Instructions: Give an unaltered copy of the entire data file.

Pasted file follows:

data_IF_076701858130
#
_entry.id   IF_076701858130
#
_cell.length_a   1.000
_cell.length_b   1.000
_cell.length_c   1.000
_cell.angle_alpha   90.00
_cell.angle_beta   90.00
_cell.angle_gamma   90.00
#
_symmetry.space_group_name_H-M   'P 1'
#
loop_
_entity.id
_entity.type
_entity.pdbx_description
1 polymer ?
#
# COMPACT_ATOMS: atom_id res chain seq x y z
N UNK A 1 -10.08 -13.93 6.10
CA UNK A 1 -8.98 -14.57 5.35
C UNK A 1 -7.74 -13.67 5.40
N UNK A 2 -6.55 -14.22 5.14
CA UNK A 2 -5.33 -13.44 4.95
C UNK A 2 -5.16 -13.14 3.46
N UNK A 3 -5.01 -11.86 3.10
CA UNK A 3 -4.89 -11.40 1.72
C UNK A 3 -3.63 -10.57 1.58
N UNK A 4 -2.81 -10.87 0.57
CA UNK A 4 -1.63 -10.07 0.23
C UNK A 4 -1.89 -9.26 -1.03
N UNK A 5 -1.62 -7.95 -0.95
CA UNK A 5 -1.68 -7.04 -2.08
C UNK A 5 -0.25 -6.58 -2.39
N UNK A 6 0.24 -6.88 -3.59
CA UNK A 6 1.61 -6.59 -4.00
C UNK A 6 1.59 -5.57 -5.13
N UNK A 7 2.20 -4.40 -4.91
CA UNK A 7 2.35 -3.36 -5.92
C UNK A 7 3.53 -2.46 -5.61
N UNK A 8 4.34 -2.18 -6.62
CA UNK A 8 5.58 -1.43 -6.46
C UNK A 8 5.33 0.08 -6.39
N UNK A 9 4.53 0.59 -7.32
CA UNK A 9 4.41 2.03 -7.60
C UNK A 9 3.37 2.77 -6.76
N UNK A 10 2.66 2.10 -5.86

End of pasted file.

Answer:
data_IF_076701858130
#
_entry.id   IF_076701858130
#
_cell.length_a   1.000
_cell.length_b   1.000
_cell.length_c   1.000
_cell.angle_alpha   90.00
_cell.angle_beta   90.00
_cell.angle_gamma   90.00
#
_symmetry.space_group_name_H-M   'P 1'
#
loop_
_entity.id
_entity.type
_entity.pdbx_description
1 polymer ?
#
# COMPACT_ATOMS: atom_id res chain seq x y z
N UNK A 1 -10.08 -13.93 6.10
CA UNK A 1 -8.98 -14.57 5.35
C UNK A 1 -7.74 -13.67 5.40
N UNK A 2 -6.55 -14.22 5.14
CA UNK A 2 -5.33 -13.44 4.95
C UNK A 2 -5.16 -13.14 3.46
N UNK A 3 -5.01 -11.86 3.10
CA UNK A 3 -4.89 -11.40 1.72
C UNK A 3 -3.63 -10.57 1.58
N UNK A 4 -2.81 -10.87 0.57
CA UNK A 4 -1.63 -10.07 0.23
C UNK A 4 -1.89 -9.26 -1.03
N UNK A 5 -1.62 -7.95 -0.95
CA UNK A 5 -1.68 -7.04 -2.08
C UNK A 5 -0.25 -6.58 -2.39
N UNK A 6 0.24 -6.88 -3.59
CA UNK A 6 1.61 -6.59 -4.00
C UNK A 6 1.59 -5.57 -5.13
N UNK A 7 2.20 -4.40 -4.91
CA UNK A 7 2.35 -3.36 -5.92
C UNK A 7 3.53 -2.46 -5.61
N UNK A 8 4.34 -2.18 -6.62
CA UNK A 8 5.58 -1.43 -6.46
C UNK A 8 5.33 0.08 -6.39
N UNK A 9 4.53 0.59 -7.32
CA UNK A 9 4.41 2.03 -7.60
C UNK A 9 3.37 2.77 -6.76
N UNK A 10 2.66 2.10 -5.86